By Ahmed Gerashi (2014)
Introduction and Article Summary
The article analysed in this essay is from the New York Times, reporting on the following incident. On 21 September, 2013, armed men conducted an attack on the Westgate shopping mall in Nairobi, Kenya where they killed dozens of people – Kenyans and foreigners (Gettleman and Kulish, 2013).
The article is cited as (Gettleman and Kulish, 2013) and attached as Appendix 1. The article’s tone is distinctly emotive. It describes the attack as “chilling” and “terrorist” (Gettleman and Kulish, 2013) and states that the mall’s “floors were smeared with blood” (Gettleman and Kulish, 2013). Hence the language used to describe the scene is graphic and explicit. The article remarks that Al-Shabab are Islamist militants affiliated with Al-Qaeda, who “beheaded civilians” and killed girls via stoning (Gettleman and Kulish, 2013). The anticipation of Western officials that the gunmen would “fight to the death” was also uttered (Gettleman and Kulish, 2013). The article focuses more on descriptive language than reasons behind the attack.
However, the article does mention the main reason for the attack, which is Kenyan military involvement in Somalia to combat Al-Shabab (Gettleman and Kulish, 2013). However, the article does not mention the capture of Kismayo or the inner power struggle of Al-Shabab as being important reasons behind the attack. The article also fails to indicate the unsteadiness of the grounds on which Kenya based the validity of its invasion of Somalia. These factors will be explained and discussed in the main essay, thereby critically analysing the incident, and a final analysis of the adequacy of the article will then be provided.
Who perpetrated this political violence?
The Westgate attack was committed by the militant Islamist group based in Somalia, Al-Shabab. Gunmen belonging to the group murdered 67 people in the Westgate mall (Reuters, 2014).
Initially, it is beneficial to have some background information. Most countries consider Somalia to be the embodiment of a failed state (Plaut, 2013: 322). Since the fall of Mohammed Siyaad Barre’s regime in 1991, Somalia has not been under the authority of a single, unified central government (Hesse, 2010: 247). In other words, Somalia did not move under a ‘legitimate’ government’ as there is no effective government.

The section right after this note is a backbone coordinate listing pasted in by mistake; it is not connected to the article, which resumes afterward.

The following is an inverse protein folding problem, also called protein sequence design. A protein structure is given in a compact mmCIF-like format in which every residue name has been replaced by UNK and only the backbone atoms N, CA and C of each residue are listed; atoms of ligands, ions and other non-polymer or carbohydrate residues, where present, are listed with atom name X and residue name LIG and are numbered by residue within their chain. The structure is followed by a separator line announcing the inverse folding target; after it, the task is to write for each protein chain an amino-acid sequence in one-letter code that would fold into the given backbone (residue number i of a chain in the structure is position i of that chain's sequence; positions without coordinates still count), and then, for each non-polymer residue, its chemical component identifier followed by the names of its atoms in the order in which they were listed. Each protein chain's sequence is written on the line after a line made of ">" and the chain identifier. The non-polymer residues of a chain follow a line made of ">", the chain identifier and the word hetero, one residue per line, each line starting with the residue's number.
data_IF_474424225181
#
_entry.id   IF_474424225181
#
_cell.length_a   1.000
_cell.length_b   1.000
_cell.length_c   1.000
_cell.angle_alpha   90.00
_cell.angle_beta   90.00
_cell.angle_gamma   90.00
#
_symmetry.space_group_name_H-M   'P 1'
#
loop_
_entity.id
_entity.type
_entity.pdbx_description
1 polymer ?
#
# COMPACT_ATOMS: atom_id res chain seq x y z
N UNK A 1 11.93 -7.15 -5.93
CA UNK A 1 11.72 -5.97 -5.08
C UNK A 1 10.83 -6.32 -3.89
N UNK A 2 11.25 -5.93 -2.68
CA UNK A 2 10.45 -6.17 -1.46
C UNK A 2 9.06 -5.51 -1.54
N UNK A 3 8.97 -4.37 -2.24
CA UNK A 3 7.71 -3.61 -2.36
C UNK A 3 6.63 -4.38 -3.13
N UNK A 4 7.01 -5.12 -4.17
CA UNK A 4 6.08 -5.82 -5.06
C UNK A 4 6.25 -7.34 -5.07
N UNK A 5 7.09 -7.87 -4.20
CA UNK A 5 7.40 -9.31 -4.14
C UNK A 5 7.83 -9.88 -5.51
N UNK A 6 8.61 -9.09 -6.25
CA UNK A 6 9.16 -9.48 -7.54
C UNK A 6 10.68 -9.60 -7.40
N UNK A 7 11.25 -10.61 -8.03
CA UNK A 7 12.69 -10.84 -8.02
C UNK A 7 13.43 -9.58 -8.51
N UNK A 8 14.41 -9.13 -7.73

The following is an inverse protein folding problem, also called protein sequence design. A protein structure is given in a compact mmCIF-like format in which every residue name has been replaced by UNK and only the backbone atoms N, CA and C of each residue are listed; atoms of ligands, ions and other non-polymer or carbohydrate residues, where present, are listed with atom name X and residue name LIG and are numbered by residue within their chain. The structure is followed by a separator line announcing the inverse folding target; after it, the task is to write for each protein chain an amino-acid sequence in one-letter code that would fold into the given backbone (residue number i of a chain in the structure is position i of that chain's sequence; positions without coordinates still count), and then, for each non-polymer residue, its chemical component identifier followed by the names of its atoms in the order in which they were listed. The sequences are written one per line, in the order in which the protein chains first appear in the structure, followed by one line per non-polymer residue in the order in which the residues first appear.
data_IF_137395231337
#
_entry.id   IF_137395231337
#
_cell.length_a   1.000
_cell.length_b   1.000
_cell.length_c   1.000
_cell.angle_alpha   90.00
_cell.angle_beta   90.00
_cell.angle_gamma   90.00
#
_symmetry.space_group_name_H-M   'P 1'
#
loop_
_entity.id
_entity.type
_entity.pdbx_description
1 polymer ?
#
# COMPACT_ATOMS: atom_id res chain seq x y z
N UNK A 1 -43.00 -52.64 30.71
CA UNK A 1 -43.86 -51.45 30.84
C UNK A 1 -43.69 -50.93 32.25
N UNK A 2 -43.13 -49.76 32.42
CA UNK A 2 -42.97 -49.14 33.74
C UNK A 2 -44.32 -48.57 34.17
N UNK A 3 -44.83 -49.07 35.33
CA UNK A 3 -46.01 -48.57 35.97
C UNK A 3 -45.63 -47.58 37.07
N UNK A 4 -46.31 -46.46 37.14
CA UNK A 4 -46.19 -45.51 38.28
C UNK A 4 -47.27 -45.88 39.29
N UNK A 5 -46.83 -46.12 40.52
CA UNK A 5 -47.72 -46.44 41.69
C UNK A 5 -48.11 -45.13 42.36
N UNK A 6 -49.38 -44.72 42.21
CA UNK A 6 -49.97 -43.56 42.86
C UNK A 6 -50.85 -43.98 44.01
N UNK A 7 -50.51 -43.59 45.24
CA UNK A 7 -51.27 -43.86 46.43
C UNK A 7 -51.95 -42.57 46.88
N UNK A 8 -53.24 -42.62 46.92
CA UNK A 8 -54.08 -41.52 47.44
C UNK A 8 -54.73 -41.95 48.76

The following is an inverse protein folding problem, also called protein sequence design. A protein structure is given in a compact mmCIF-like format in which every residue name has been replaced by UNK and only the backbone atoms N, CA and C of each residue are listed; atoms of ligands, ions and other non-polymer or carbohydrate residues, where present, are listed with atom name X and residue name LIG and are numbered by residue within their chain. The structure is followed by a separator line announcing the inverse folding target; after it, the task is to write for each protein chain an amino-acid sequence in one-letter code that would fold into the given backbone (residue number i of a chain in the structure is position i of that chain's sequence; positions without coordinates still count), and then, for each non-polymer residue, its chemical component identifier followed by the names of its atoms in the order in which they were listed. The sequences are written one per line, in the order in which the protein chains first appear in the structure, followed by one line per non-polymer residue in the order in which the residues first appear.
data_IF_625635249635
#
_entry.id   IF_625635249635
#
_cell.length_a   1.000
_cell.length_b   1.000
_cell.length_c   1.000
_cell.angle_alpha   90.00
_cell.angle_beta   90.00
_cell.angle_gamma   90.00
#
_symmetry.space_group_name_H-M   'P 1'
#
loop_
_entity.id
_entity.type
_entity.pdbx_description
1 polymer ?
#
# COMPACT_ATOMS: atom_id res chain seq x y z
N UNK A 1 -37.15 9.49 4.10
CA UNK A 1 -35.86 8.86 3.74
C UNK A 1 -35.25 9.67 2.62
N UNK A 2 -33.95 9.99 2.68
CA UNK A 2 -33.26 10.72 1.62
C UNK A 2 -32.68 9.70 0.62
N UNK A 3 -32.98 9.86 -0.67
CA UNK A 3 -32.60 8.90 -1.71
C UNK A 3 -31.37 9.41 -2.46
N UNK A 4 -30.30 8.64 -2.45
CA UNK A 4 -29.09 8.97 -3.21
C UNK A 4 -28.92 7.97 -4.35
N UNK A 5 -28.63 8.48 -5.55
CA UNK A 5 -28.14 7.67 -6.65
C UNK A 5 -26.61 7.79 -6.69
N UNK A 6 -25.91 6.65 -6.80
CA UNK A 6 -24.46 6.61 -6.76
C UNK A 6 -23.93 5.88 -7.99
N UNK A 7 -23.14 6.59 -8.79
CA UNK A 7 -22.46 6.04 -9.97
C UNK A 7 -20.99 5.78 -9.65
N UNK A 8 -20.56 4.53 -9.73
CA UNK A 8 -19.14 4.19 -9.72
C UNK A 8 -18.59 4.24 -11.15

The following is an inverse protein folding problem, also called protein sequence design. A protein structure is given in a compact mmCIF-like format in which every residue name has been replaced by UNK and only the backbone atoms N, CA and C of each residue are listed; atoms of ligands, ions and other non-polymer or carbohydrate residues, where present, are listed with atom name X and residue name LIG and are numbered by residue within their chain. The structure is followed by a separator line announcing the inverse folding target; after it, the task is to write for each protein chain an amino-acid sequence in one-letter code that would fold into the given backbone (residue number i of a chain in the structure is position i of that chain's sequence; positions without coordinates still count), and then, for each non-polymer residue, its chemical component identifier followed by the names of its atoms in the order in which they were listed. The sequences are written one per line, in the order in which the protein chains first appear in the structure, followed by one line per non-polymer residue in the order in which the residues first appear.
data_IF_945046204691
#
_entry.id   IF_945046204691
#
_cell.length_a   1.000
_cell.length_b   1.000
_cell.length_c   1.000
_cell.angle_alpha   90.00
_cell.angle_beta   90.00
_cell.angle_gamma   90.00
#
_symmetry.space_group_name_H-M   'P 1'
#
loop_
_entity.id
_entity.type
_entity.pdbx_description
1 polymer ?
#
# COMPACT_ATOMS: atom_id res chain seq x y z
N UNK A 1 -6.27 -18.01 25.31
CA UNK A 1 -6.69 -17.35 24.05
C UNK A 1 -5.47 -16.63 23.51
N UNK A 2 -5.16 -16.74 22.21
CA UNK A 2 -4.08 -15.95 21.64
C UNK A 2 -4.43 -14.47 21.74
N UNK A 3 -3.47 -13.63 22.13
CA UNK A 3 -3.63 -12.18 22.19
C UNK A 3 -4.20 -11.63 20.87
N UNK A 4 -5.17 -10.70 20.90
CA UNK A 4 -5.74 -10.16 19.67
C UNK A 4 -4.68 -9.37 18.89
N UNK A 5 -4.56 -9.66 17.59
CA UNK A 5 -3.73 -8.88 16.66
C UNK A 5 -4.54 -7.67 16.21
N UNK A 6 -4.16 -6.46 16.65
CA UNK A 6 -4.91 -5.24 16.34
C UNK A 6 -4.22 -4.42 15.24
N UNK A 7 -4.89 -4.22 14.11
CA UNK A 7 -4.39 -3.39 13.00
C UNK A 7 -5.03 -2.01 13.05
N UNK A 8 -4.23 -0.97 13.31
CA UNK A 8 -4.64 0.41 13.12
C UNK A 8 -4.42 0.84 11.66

However, the situation is not completely anarchic and chaotic in Somalia. After Barre’s fall from power, approximately 3 million Somalis declared their independence from official ‘Somalia,’ and began working on their own Republic of Somaliland in northwestern Somalia (Hesse, 2010: 247). A further 1.5 million Somalis created another self-governing state known as Puntland in 1998 in the northeast (Hesse, 2010: 247). These are two examples of several declared autonomous regions in what is officially considered ‘Somalia.’
In an attempt to recreate a central regime, the Transitional Federal Government (TFG) was established in Somalia (BBC, 2014b), and was internationally supported (Hoehne, 2014: 359). It was not successful in unifying the country, as different militias continued fighting for control of areas (BBC, 2014b). In 2006, the Union of Islamic Courts (UIC) in Somalia emerged as a rival in administration to the TFG when it fought and gained control of Mogadishu from warlords (Verhoeven, 2009: 411). This was the birth of Al-Shabab.
Al-Shabab emerged as the radical wing of the UIC (Verhoeven, 2009: 415), and gained control of Somali areas by hiring local militias (National Counterterrorism Center, n.d.). Since then it has been engaged in ongoing battles with the TFG and other militias for territory.
To combat what are deemed to be terrorist clans including Al-Shabab, the African Union Mission in Somalia (AMISOM) was created. AMISOM was established by the African Union in 2007 (Kasaija, 2010: 267) and accredited to enter Somalia by the United Nations in the same year (Kasaija, 2010: 268). In essence, AMISOM was established to promote peace in Somalia and aid in developing a national parliament to encourage rapprochement between opposing groups (AMISOM, 2014a).